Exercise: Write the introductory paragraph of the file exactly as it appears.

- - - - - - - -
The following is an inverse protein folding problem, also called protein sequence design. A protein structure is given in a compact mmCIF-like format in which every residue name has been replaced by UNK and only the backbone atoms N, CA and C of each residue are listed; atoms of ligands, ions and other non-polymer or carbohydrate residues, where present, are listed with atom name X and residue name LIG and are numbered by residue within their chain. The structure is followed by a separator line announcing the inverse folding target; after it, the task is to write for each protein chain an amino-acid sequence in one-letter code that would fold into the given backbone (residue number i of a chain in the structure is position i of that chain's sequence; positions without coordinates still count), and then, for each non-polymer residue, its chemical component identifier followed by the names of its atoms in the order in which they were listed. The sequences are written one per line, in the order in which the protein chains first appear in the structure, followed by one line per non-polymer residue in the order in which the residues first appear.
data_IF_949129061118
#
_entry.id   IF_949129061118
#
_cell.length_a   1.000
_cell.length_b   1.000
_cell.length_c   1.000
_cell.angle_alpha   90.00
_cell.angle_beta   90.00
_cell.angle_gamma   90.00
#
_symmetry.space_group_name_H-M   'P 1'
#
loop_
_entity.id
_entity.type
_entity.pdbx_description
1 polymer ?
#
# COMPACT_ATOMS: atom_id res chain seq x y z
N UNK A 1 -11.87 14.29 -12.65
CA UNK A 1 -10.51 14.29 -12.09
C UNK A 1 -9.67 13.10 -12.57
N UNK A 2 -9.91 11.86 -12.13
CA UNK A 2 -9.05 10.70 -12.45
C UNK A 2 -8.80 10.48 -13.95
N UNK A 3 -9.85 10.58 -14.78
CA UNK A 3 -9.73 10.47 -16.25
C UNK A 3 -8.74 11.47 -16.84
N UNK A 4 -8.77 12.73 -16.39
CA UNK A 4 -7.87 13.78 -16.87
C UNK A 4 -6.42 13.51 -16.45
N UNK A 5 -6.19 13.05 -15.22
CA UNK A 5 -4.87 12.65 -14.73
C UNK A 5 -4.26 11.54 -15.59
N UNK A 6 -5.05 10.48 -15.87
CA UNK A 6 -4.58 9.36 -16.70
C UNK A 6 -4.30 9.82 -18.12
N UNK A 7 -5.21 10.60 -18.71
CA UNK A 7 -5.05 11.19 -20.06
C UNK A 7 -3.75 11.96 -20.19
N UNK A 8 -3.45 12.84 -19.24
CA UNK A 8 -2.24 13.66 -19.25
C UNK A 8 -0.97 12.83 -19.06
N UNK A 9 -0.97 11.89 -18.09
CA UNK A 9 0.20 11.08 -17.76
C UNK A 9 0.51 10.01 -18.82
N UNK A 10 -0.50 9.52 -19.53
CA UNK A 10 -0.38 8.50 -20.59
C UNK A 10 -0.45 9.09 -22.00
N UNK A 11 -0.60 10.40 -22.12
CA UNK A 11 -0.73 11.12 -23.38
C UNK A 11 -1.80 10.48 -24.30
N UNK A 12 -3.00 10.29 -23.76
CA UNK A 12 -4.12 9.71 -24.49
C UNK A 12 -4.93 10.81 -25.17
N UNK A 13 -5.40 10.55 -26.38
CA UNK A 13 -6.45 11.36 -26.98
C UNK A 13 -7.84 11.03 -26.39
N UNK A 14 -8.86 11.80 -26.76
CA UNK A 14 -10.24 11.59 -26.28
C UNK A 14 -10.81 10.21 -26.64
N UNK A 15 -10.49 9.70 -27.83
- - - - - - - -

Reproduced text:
The following is an inverse protein folding problem, also called protein sequence design. A protein structure is given in a compact mmCIF-like format in which every residue name has been replaced by UNK and only the backbone atoms N, CA and C of each residue are listed; atoms of ligands, ions and other non-polymer or carbohydrate residues, where present, are listed with atom name X and residue name LIG and are numbered by residue within their chain. The structure is followed by a separator line announcing the inverse folding target; after it, the task is to write for each protein chain an amino-acid sequence in one-letter code that would fold into the given backbone (residue number i of a chain in the structure is position i of that chain's sequence; positions without coordinates still count), and then, for each non-polymer residue, its chemical component identifier followed by the names of its atoms in the order in which they were listed. The sequences are written one per line, in the order in which the protein chains first appear in the structure, followed by one line per non-polymer residue in the order in which the residues first appear.